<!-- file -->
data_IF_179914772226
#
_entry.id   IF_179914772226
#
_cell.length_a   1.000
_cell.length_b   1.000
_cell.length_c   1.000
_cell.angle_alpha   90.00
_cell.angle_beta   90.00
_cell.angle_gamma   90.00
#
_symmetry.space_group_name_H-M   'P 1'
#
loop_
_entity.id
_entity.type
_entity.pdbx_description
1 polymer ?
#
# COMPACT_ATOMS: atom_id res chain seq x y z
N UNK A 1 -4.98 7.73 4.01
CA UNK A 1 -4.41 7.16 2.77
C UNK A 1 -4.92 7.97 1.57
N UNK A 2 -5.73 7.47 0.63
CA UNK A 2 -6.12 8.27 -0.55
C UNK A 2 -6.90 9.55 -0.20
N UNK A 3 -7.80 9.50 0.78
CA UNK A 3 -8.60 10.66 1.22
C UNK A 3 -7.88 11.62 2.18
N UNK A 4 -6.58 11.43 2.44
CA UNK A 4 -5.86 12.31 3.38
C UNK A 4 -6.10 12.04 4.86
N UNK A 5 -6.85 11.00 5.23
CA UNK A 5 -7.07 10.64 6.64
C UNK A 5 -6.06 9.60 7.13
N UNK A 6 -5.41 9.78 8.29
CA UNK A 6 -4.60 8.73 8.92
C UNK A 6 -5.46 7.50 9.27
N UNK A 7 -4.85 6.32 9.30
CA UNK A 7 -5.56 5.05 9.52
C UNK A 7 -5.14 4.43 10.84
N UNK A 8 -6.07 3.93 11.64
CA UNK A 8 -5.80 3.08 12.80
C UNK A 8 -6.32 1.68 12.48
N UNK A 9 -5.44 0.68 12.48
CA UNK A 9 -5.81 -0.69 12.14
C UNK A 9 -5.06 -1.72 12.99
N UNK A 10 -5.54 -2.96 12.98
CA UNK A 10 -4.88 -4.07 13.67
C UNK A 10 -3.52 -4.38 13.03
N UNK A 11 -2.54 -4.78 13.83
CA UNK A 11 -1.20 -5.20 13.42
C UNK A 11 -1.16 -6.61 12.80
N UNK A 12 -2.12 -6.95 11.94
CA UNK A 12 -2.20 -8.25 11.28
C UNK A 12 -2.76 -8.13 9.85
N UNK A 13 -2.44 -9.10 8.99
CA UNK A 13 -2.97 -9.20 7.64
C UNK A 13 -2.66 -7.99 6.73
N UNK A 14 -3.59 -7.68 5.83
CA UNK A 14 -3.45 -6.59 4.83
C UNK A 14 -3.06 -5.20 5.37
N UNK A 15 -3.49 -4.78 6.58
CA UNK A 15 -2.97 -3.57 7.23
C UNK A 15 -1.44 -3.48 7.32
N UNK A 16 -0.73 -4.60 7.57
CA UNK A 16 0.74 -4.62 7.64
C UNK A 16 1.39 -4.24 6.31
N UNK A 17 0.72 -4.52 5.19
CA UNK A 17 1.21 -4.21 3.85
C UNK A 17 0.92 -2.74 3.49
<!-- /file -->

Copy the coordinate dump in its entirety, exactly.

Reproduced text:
data_IF_179914772226
#
_entry.id   IF_179914772226
#
_cell.length_a   1.000
_cell.length_b   1.000
_cell.length_c   1.000
_cell.angle_alpha   90.00
_cell.angle_beta   90.00
_cell.angle_gamma   90.00
#
_symmetry.space_group_name_H-M   'P 1'
#
loop_
_entity.id
_entity.type
_entity.pdbx_description
1 polymer ?
#
# COMPACT_ATOMS: atom_id res chain seq x y z
N UNK A 1 -4.98 7.73 4.01
CA UNK A 1 -4.41 7.16 2.77
C UNK A 1 -4.92 7.97 1.57
N UNK A 2 -5.73 7.47 0.63
CA UNK A 2 -6.12 8.27 -0.55
C UNK A 2 -6.90 9.55 -0.20
N UNK A 3 -7.80 9.50 0.78
CA UNK A 3 -8.60 10.66 1.22
C UNK A 3 -7.88 11.62 2.18
N UNK A 4 -6.58 11.43 2.44
CA UNK A 4 -5.86 12.31 3.38
C UNK A 4 -6.10 12.04 4.86
N UNK A 5 -6.85 11.00 5.23
CA UNK A 5 -7.07 10.64 6.64
C UNK A 5 -6.06 9.60 7.13
N UNK A 6 -5.41 9.78 8.29
CA UNK A 6 -4.60 8.73 8.92
C UNK A 6 -5.46 7.50 9.27
N UNK A 7 -4.85 6.32 9.30
CA UNK A 7 -5.56 5.05 9.52
C UNK A 7 -5.14 4.43 10.84
N UNK A 8 -6.07 3.93 11.64
CA UNK A 8 -5.80 3.08 12.80
C UNK A 8 -6.32 1.68 12.48
N UNK A 9 -5.44 0.68 12.48
CA UNK A 9 -5.81 -0.69 12.14
C UNK A 9 -5.06 -1.72 12.99
N UNK A 10 -5.54 -2.96 12.98
CA UNK A 10 -4.88 -4.07 13.67
C UNK A 10 -3.52 -4.38 13.03
N UNK A 11 -2.54 -4.78 13.83
CA UNK A 11 -1.20 -5.20 13.42
C UNK A 11 -1.16 -6.61 12.80
N UNK A 12 -2.12 -6.95 11.94
CA UNK A 12 -2.20 -8.25 11.28
C UNK A 12 -2.76 -8.13 9.85
N UNK A 13 -2.44 -9.10 8.99
CA UNK A 13 -2.97 -9.20 7.64
C UNK A 13 -2.66 -7.99 6.73
N UNK A 14 -3.59 -7.68 5.83
CA UNK A 14 -3.45 -6.59 4.83
C UNK A 14 -3.06 -5.20 5.37
N UNK A 15 -3.49 -4.78 6.58
CA UNK A 15 -2.97 -3.57 7.23
C UNK A 15 -1.44 -3.48 7.32
N UNK A 16 -0.73 -4.60 7.57
CA UNK A 16 0.74 -4.62 7.64
C UNK A 16 1.39 -4.24 6.31
N UNK A 17 0.72 -4.52 5.19
CA UNK A 17 1.21 -4.21 3.85
C UNK A 17 0.92 -2.74 3.49